Impeachment proceedings may not inflict more than this; however, the party may face criminal penalties in a normal court of law. In the history of the United States, the House of Representatives has impeached sixteen officials, of whom seven were convicted. (Another resigned before the Senate could complete the trial). Only two Presidents of the United States have ever been impeached: Andrew Johnson in 1868 and Bill Clinton in 1999. Andrew Johnson (December 29 1808 – July 31 1875 was the seventeenth President of the United States (1865-69 succeeding to the Presidency upon the assassination William Jefferson "Bill" Clinton (born William Jefferson Blythe III, August 19 1946 served as the forty-second President of the United States Both trials ended in acquittal; in Johnson's case, the Senate fell one vote short of the two-thirds majority required for conviction. In Criminal law, an acquittal is a verdict of not guilty, or some similar end of the proceeding that terminates it with prejudice without a verdict In Law, a conviction is the Verdict that results when a Court of law finds a Defendant guilty of a Crime. In 1974, Richard Nixon resigned from office after impeachment proceedings in the House Judiciary Committee indicated he would eventually be removed from office. United States Senate Committee on the Judiciary US House Committee on the Judiciary, or (more commonly the House Judiciary Committee, is a Standing committee of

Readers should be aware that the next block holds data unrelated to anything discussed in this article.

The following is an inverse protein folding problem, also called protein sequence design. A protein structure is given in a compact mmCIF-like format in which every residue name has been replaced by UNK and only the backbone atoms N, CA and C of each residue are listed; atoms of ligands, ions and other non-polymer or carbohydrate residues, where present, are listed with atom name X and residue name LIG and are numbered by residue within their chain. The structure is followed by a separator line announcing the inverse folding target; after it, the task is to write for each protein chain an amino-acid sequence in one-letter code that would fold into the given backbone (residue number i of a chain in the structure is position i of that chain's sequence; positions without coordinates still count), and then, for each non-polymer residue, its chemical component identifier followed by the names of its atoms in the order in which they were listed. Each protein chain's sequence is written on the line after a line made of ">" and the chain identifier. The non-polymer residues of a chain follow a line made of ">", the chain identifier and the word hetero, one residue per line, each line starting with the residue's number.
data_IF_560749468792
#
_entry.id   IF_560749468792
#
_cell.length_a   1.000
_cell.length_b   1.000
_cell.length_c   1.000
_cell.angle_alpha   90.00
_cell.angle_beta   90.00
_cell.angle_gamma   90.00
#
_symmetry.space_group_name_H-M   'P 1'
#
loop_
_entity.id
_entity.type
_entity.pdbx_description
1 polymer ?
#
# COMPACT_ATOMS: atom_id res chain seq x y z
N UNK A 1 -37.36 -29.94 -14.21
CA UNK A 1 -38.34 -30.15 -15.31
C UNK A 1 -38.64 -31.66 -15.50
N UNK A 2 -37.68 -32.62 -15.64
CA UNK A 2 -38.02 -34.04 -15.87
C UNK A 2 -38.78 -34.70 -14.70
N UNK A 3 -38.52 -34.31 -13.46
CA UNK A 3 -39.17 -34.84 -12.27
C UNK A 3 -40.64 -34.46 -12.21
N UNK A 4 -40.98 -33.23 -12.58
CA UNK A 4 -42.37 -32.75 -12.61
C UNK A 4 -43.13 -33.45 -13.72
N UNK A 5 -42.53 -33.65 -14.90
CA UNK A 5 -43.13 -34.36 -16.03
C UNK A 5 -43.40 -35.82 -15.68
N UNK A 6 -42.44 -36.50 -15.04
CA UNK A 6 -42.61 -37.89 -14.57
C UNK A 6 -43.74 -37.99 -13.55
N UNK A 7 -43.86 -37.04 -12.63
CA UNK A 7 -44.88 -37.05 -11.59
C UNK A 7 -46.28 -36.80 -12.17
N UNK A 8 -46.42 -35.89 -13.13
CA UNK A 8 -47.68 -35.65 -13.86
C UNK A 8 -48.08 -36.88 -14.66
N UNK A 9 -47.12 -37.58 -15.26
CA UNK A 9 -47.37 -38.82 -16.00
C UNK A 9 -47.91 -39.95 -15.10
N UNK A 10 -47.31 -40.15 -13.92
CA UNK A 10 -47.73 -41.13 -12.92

The Constitution entrusts certain powers to the Senate alone. The President may only nominate for appointment Cabinet officials, judges, and other high officers with the "by and with the advice and consent" of the Senate. The United States Cabinet (usually simplified as "the Cabinet" is composed of the most senior appointed officers of the Executive branch of the Federal government An official is someone who holds an office (function or mandate, regardless whether it carries an actual working space with it in an Organisation or A judge, or justice, is an Official who presides over a Court of law The Senate confirms most presidential nominees, but rejections are not uncommon. Furthermore, treaties negotiated by the President must be ratified by a two-thirds majority vote in the Senate to take effect. The House of Representatives has no formal role in either the ratification of treaties or the appointment of federal officials, other than filling vacancies in the office of Vice-President. The Twenty-fifth Amendment ( Amendment XXV) to the United States Constitution partially replaced the ambiguous wording of Article II Section 1 Clause